Hope Star from Hope, Arkansas on October 28, 1974 · Page 1
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Hope Star from Hope, Arkansas · Page 1

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Hope, Arkansas
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Monday, October 28, 1974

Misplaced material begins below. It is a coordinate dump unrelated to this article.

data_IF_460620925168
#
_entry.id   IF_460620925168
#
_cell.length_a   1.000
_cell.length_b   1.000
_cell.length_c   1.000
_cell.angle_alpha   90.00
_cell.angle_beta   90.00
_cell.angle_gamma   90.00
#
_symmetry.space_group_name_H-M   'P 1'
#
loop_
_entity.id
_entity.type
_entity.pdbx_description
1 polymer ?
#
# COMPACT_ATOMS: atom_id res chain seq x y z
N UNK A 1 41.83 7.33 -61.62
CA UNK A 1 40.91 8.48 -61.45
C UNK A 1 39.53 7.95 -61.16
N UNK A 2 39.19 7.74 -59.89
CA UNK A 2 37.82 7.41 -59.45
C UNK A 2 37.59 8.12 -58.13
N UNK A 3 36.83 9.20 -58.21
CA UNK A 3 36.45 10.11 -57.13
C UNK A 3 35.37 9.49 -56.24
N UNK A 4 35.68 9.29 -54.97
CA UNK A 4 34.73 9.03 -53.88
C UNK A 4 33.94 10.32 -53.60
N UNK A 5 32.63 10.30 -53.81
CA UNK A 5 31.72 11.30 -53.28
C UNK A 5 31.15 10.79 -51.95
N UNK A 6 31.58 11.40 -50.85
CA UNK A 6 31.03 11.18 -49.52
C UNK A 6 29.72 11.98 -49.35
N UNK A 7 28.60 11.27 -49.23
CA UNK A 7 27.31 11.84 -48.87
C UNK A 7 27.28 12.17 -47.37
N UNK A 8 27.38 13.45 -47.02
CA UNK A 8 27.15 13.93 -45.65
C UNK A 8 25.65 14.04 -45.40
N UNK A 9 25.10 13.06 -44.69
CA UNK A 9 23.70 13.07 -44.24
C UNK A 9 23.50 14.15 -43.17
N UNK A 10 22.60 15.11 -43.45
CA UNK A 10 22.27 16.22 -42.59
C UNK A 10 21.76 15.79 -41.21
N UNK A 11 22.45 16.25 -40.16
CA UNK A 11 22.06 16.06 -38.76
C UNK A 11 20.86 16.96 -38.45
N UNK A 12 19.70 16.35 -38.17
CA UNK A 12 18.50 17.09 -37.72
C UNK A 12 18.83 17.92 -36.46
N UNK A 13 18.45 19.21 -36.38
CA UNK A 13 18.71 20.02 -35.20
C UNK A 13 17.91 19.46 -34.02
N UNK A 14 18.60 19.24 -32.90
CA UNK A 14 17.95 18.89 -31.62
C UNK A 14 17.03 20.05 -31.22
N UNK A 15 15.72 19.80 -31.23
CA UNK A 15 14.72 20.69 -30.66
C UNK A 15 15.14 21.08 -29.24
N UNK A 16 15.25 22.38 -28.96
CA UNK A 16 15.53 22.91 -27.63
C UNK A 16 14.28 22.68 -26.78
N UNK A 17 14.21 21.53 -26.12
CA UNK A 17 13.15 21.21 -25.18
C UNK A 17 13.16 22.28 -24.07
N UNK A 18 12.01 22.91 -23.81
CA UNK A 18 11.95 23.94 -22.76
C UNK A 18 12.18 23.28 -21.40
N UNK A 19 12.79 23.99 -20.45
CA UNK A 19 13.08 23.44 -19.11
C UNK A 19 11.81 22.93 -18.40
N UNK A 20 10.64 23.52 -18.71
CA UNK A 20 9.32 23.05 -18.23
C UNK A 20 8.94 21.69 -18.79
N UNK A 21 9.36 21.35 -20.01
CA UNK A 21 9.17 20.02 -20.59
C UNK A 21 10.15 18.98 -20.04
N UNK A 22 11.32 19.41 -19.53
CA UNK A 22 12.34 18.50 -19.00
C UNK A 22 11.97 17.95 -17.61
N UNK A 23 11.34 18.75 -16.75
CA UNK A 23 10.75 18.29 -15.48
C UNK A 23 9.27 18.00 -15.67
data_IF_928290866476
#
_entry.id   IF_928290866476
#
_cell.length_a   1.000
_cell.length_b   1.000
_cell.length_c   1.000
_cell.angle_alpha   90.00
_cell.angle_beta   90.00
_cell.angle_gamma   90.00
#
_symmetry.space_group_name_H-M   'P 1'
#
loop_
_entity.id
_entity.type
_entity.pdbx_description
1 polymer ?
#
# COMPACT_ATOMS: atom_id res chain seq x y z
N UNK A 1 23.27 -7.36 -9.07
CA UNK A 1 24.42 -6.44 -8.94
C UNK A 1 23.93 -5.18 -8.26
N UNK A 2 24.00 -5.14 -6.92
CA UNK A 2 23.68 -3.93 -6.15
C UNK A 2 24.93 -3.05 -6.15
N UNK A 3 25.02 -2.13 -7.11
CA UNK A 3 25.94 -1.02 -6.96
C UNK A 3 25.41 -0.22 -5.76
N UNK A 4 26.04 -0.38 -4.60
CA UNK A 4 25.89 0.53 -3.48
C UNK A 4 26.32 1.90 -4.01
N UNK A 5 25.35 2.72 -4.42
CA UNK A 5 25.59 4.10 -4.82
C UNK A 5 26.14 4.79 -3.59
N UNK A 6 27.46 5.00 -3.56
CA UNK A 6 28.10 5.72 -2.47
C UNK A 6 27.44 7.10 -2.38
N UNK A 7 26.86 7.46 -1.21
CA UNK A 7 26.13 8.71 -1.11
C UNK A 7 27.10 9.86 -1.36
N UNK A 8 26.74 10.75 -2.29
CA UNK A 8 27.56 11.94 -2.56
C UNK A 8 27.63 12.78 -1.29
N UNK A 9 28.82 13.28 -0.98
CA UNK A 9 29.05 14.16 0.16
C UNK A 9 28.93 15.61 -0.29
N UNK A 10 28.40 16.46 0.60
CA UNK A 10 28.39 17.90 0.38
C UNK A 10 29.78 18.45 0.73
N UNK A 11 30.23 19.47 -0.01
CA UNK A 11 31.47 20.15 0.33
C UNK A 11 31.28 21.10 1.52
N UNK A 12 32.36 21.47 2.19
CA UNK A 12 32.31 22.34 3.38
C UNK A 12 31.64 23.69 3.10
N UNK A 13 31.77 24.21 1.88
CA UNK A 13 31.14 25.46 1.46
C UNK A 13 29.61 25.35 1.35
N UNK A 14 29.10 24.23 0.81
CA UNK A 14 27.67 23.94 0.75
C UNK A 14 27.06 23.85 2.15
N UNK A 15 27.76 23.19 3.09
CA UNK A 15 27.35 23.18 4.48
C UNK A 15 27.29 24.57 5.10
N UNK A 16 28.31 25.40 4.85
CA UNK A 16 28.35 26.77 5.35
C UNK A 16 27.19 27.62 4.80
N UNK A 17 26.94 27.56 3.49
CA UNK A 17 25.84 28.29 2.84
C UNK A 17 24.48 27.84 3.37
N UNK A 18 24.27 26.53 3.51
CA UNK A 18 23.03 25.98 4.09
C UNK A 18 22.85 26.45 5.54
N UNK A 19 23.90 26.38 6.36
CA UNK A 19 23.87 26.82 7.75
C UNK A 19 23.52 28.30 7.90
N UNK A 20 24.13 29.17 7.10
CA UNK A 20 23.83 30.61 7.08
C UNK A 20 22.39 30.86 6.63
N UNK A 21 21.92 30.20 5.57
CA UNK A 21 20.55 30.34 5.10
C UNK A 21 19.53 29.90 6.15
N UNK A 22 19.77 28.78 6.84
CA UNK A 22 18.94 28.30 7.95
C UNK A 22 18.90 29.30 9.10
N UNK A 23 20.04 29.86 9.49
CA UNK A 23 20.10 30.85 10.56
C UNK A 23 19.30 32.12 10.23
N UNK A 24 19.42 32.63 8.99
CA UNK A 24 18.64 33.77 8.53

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Th0E<flf0r*oys: It takes a cbuntry boy 20 years to gel to town—and $ 100,000 to get back. Our Daily Bread Hempslead County Sliced Thin by The Editor VOL. ttMVo. 13 Alex. H. Washburn - Member of the Associated Press —12 Pages Newspaper Enterprise Ass'n. Features HOPE, ARKANSAS MONDAY, OCTOBER 28, 1974 Av. net paid circulation « months ending Sept. 30,1974-4,118 As filed with Audit Bureau of Circulations, sabject tfl audit. PRICE IOC Filth at U, of A. Inflation: Italy Adventure of a dog Our undercovei agent in Fayetteville is angry over the filthy language in the Arkansas Traveler, official campus newspaper—and after reading the five clipped items that were attached to the report we are of the opinion the campus paper should be shut down. All the dirty words you encounter in a paperback Whodunit Jump out at you in this kid sheet. To be specific, what appeared in the Traveler Sept. 6, two items on Sept. 25 and one each on Oct. 4 and Oct. 14 has as much relation to the newspaper profession as the dirty signs that adolescents scrawl on a toilet wall. What puzzles tnis editor is, how the Arkansas Traveler staff expect to apply their gutter language in the business of making a living after they are graduated. The main goal of higher education is supposed to be the improvement of a person's chance in life. But at Fayetteville a bunch of dirty-mouthed kids, who are there only because their parents are picking up the financial tab, are doing an evil job of trying to poison the institution which the taxpayers have provided for them. Close the Arkansas Traveler down. Now. If you think inflation is rough in the U.S.A. you ought to hear Vincent Foster's postcard report from Rome, which I received over the week-end. The Italian lire exchanges with the U.S. dollar at the rate of 665 to 1. Vincent reports that the last dinner he had cost 24,000 lire. Reminds one of the days just before the final collapse of Germany's postwar republic when it took a suitcaseful of marks to buy a cup of coffee. , That's what happens when a government continues over the years to spend more than it collects in taxes. This is Homecoming install phone link with 4 inmates, hostages —Hope (Ark.) photo by Roger Head TONY YOCUM, left, looks on as Mayor Sam Strong signs a proclamation declaring the week of October 28-November 1 as Homecoming Week. Yocum is president of the Student Council at Hope High School. The Hope Bobcats will host the Camden Panthers in the homecoming football game Friday at 7:30 p.m. Hammons Stadium. THE HAGUE, Netherlands (AP) — Police today installed a field telephone link with a prison chapel where four armed inmates held 17 persons hostage. The Dutch cabinet met in special session on the case, but a lengthy ordeal appeared in prospect. The rebellious convicts, who include a convicted Palestinian airplane hijacker, asked for and were given coffee and a coat for an 11-year-old boy hostage. But the Justice Ministry said there were no real negotiations under way more than 40 hours after the drama began. On Sunday, the four released a man, a woman and three children from the 22 hostages they took when they interrupted a Saturday night Mass at the chapel of Scheveningen Penitentiary. Dutch authorities were holding out on negotiations until the convicts released two more women and the boy, leaving as hostages only male members of a volunteer civilian choir. Prison officials already had delivered food, mattresses, pillows, blankets and three decks of cards into the chapel. They said most of those Inside appeared to have slept until 5 a.m. today, when the convicts asked for the coffee and clothes. A Justice Ministry spokes- Ford says embargo on foreign im may oe necessary Sunday was my lost day. Three of my Canada geese swooped over the "Back 40" fence, two flew back into the game preserve—but the third is still loose. At 10:30 Sunday night while I was writing this column, Hope police 'phoned that he was in my front yard. Whether I can round him up in the dark is mgwy problematical—for unlike other poultry Canada geese don't roost; they prowl all night. This was only part of Sunday's disaster. I mowed the yards for what 1 hoped was the last chore of the season, but the machine konked out in the front yard. It would run, tractor-wise, but the mower had taken out. I put it away in disgust—and forgot to close the gate between the two yards. About noon Sunday I discovered my 9-year- old Boxer dog was missing. That's when I found I had forgotten the gate. He saw his chance and took it. I notified Hope police and Sheriff Henry Sinyard's office, and KXAR radio, offering a reward. Meanwhile, Pod Rogers and I covered south Hope in two cars, with no luck. Just as I walked into The Star office, however, the telephone rang, and it was Mrs. Al Gideon, 115 S. Walnut St. She reported the dog was in a neighbor *s yard. I got there in nothing flat—and made the recovery. Was old Roger glad to see me ? All dogs have poker faces. Apparently he was irked because I was so long finding him. The impudence of him. But all dogs are impudent. That's why we love 'em. Mrs. Gideon gets the reward—and my profound thanks. RAIN ABOARD AIR FORCE ONE (AP) — President Ford says an embargo on foreign oil imports might be necessary to help solve the nation's energy problems. But he says it would take "an international crisis of major proportions" to convince him that wage and price controls were needed for the economy. To improve national morale, Americans must overcome "self-destruct" feelings, Ford said. "Somehow, we've gotten that attitude, that we're condemning ourselves so much. We're hurting ourselves when we should be doing just the opposite." The President spoke for an hour in an exclusive interview with AP Special Correspondent Saul Pett a week ago tonight on the return trip from his visit to Mexico. In his shirtsleeves, tie loosened, Ford sipped bourbon and water at a table in his private compartment on Air Force One. It was his first interview since taking office 10 weeks ago. The President: —Predicted his wobbly "marriage" with Congress would improve after the elections. "The leaders come from relatively safe districts or they aren't up for election," he said. "Everybody else is, and that makes a hell of a difference." —Answered detailed questions about former President Richard M. Nixon's pardon, and said there was no "conceivable" way — "none whatsoever" — that Nixon's chief of staff could have gotten the im- pression Ford might favor a pardon. —Came close to tears as he described his last, fateful meeting with then President Nixon, who thanked nun "profusely" for defending him. Ford found himself at a loss for words. "He was strong ... What the hell do you say in those circumstances?" Ford discussed energy and the economy in the same context. Q. What would it take in the economy and energy situation to bring on those tougher measures you hinted at? A. In energy we could really put an embargo on foreign imports which would have a much more severe impact on availability and supply. Q. What would it take to do that? A. The failure of the Congress or the public to respond. Congress, if it failed to increase supplies, and the public's failure to conserve. Q. Are vou nhilosoohicallv OD- pused to wage and price controls as something to be used only as a last resort? What would persuade you they were necessary? A. Outside of an international crisis of major proportions ... Q. Vou see no reason to have them? A. It has to be a very major international crisis ... I don't see anything domestically that would precipitate it. He suggested that America's maiaise Has grown out of a vague masochiam, not from the seeds of wrong policy of leaders who misled. "The feeling that does worry me is this ... There is a self- destruct kind of feeling (among Americans). I don't point the finger at the press or anyone. But you look at it. It sort of started when they were giving Jack Kennedy hell. You know, in the last days before the assassination." Q. They? The press? A. Well, no. People in political life. I wouldn't say the press in that case, but there was high criticism of Kennedy. And then it began really in an uphill crescendo toward LBJ and tney drove him out of office, literally. Then, there was sort of a hiatus with Nixon. Then, because of Watergate, it just burst forward ... And that's what we've got to overcome. There is no reason why it should be. I don't blame the press. I don't blame partisanship. Somehow, we've gotten that attitude, that we're condemning ourselves so much. We're hurting ourselves when we should be doing just the opposite. Ford said he was stunned when he learned on Aug. 1 from Gen. Alexander M. Haig, Nixon's chief of staff, about "startling" new Watergate evidence. '"Are you ready to take over the presidency?'" he said Haig asked him bluntly. "I've got to talk to Mrs. Ford," he said he replied. "I think I ought to talk to Jim St. Clair (White House attorney)," who had listened to or read the transcripts of the critical June 23rd tape, he added. But Ford said he was so stunned he couldn't tell his wife immediately. Instead, he went through the charade of looking at furniture with her for the vice president's house. "Then I went back to the office. Then I went home, and while we were changing clothes (for dinner), I said, 'Betty, the probability of us living in that house is very remote.' An I told her what had happened ..." He said he did not consider Haig an emissary from Nixon, nor did he consider Haig's listing of the pardon among other options as a probe or a feeler. Ford said he made no specific response to the pardon option. Q. Was there any kind of spontaneous, off-the-cuff, temporary sort of reaction on your part that could conceivably have left Haig with the impression that you might be favorable to a pardon? A. None whatsoever. Ford declined to characterize how he viewed his predecessor — or to say how he explained Nixon's actions in his own mind. He said that during their last meeting, on Aug. 8, then- President Nixon "was the most controlled person. I wondered how anybody could be that controlled ..." Q. Did you have much to say? A. No ... He thanked me profusely for defending him. Ford struggled through a lengthy pause, seemed close to tears, then said: "He was strong ... What the hell do you say in those circumstances?" Kissinger calls on India to join with nuclear bloc • man said it appeared from radio contacts that relations among the convicts were good despite language difficulties. In addition to the Arab, they are two Dutchmen and an Algerian. The gunmen had complained of poor reception on walkie- talkie radios they took from two captive wardens. At one point, police used a megaphone. They also were supplied with Dutch newspapers. One, De Telegraaf, reported that colleagues of the Rev. Antonius de Bot, 59, a Roman Catholic priest among the hostages, had told a friend some tune ago: "Sooner or later, something horrible Is going to happen." The priest reportedly talked often about discontent among the prisoners. Interior Minister Wlllem de Gaay Fortman said the demands of the convicts were still vague. But one concrete demand was that another Palestinian guerrilla in the prison be allowed to join them. The guerrilla in the chapel, Adnan Ahmed Nuri, and Sami Houssin Tamimah, are serving five-year sentences for hijacking a British airliner last spring and setting it on fire at Amsterdam airport. Both are 23. Tamimah is in the prison hospital recovering from a hunger Sidewalk ^work,ta e :.: continue In a recent news release, the Housing Authority stated that construction of sidewalks in front of retail merchants business would cease from November 1 through January 1. The Housing office has written request from Travis Mitchell and Bud Collier to start and complete as soon as possible the sidewalk in front of their business. Both of these business have back doors that are easy to enter, and they request their customers to use the back doors during the sidewalk work which will begin sometime next week, weather permitting. 3 officials at meeting In Wednesday's issue of The Star, the story and cutline concerning the special revenue sharing funds for Hope said that only one elected city official of Hope was in attendance at the meeting. It was brought to the attention of The Star that two more members of the city Board of Directors were in attendance, Floyd Young and W. L. Tate. Sterling Cockrill acting area director for the Little Rock office of the Department of Housing and Urban Development, called for a show of hands of the elected officials, and only Frank Douglas responded. The reporter covering the meeting used this as the basis for reporting the presence of only one official. Hope youth stabbed to NEW DELHI, India (AP) — Secretary of State Henry A. Kissinger called on India today to cooperate with international efforts to block the spread of nuclear weapons. "We take seriously India's affirmation that it has no intention to develop nuclear weapons," he said in a carefully worded speech before the Indian Council of World Affairs. "But India of course has the capability -to export nuclear technology. It, therefore, has an important role in this multilateral endeavor." The Indian government ex- ploded an underground nuclear device May 18, joining Britain, France, China, the United States and the Soviet Union in the exclusive club of nuclear powers. Since then, Prime Minister Indira Gandhi repeatedly has promised India will use its new nuclear power only for peaceful purposes. But her pledges have been greeted with scepticism in many quarters, including Washington. Mrs. Gandhi gave Kissinger a frosty reception at the start of (Continued on Page Two) Glover Walker, l», of Hope was stabbed to death at a local night club Friday night. James Charles Stewart, 18, of Hope, was arrested in connection with the incident and released later to county authorities for prosecution, Police Chief Alvin Willis said Monday. Both men are Negroes. strike. He had been in another prison, apparently felt isolated because no one there spoke Arabic, and quit eating when his request to be reunited with Nuri was not immediately granted. He was transferred last week. Officials said the other convicts in the chapel were Daan de Nie, 26, and Jan Brouwer, 27, both in prison for armed robbery, and Mohammed Ko_- dache, a 22-year-old Algerian who robbed a Rotterdam gun shop. The hostages include a priest, two wardens and members of a volunteer choir from outside the prison. The convicts allowed nine other inmates who were attending the Mass to return to their cells immediately after the takeover, and they reported that the convicts had at least two revolvers. James Ray hearing to resume Tuesday MEMPHIS, Tenn. (AP) - A hearing on a request for a new trial is scheduled to be resumed Tuesday for James Earl Ray, the man convicted of murdering Dr. Martin Luther King Jr. Ray took the stand Friday, before U.S. District Court recessed for the long Veterans Day weekend, and began testimony to back up his claim that he was pressured into his 1969 guilty plea. He told of literary contracts between Alabama author William Bradford Huie and Ray's former lawyers, Arthur Hanes Sr. of Birmingham and later Percy Foreman of Houston, Tex. ! Ray said he was not aware of some of the contracts until they were entered into evidence for the hearing. , At .one point,- rne_d.§fejis.e_ questioned Ray about an agreement between Huie and Hanes that provided for Huie to pay $35,000 for rights to material on the case. The material included an exclusive interview with Ray, but with payment to be made only after Kay was returned to the United States from London, where he had been arrested. Ray said he had not been aware of that contract when Hanes a few days later urged him to drop an extradition appeal and return to face the charge of having shot down King on April 4, 1968. , Ray, 46, argues that the contracts between the author and the lawyers constituted a conflict of interest. He testified that after he dismissed Hanes from the case and Hired Foreman, the Texas lawyer became a party to the literary contracts with Huie and Ray. He said Hanes'and Foreman both had been more interested in protecting Huie's book "He '<*—• *^ Dreamer" for their ' 'royalty shares than in defend- * ing him. He said it was Foreman who coerced him into offering the euiltv plea and drawing a 99- year sentence without ttie necessity of a full-scale trial Arabs discuss use of oil weapon again RABAT, Morocco (AP) — Arab ministers discussed using the oil weapon against the West again and "sought to establish a joint position in response to the threats of the oil consuming countries," the official Moroccan news agency said today. No details were disclosed, but officials said the "threats" included recent statements by President Ford and Secretary of State Henry A. Kissinger that the major oil consumers regard the continued flow of oil from their main sources of supply a vital interest. The oil ministers of Saudi Arabia, Kuwait, Algeria, Qatar, Bahrein and the United Arab Emirates met Sunday on the sidelines of the Arab summit, which has bogged down over the rival claims of Jordan and the Palestine Liberation Organization to future control of the west bank of the Jordan River. The summit reconvened today with Jordan and the PLO still at an impasse. "It is either the PLO or Jordan," said spokesmen for King Hussein and guerrilla chieftain Yasir Arafat, using identical words. Both insisted the conference must choose between them. "The PLO rejects the right of Jordan to represent any part of Palestinian territory at any time and under any circumstances, including withdrawal negotiations," PLO spokesman Yasser Abd Rabbo declared. The three day conference was to have ended today, but it may be extended another day. The West banx territory was taken by Jordan in the 1948 Palestine War and held until Israel occupied it in the 1967 Arab-Israeli War. Hussein demands that it be returned to him if Israel gives, n. up and insists that meanwhile only he can negotiate with Israel on behalf of the Palestinians living' on both sides of the Jordan. Is-_ rael agrees with this position and refuses to negotiate with the PLO. Arafat and the PLO claim that they are the legitimate representatives of the Palestinian people. But Hussein contends that they only represent the Palestinians in refugee camps in Lebanon and Syria and those who have emigrated to other Arab countries. However, Hussein has pledged to let the Palestinians in the Jordan Valley determine their future in a referendum after Israel relinquishes the West Bank. Hussein also has warned that he will boycott any Arab-Israeli peace talks if the summit meeting designates the PLO spokesman for the West Bank Palestinians. si* nours ot debate behind closed doors Sunday, the tone of the various statements indicated that Israel's stance was helping to build up support for Hussein among the other Arab governments. The dispute postponed confet - ence discussion of Secretary of State Henry A. Kissinger's proposal that the next step in the Arab-Israeli peacemaking proc-: ess be individual, bilateral ne-; gotiations between Israel and Egypt, Syria and Jordan for more Israeli troop withdrawals.* Miss your paper? City Subscribers: If you fail to receive your Star please phone 777-3431 between 6 and 6:30 p.m.—Saturday before or by 5 p.m. and a carrier wiU deliver your paper.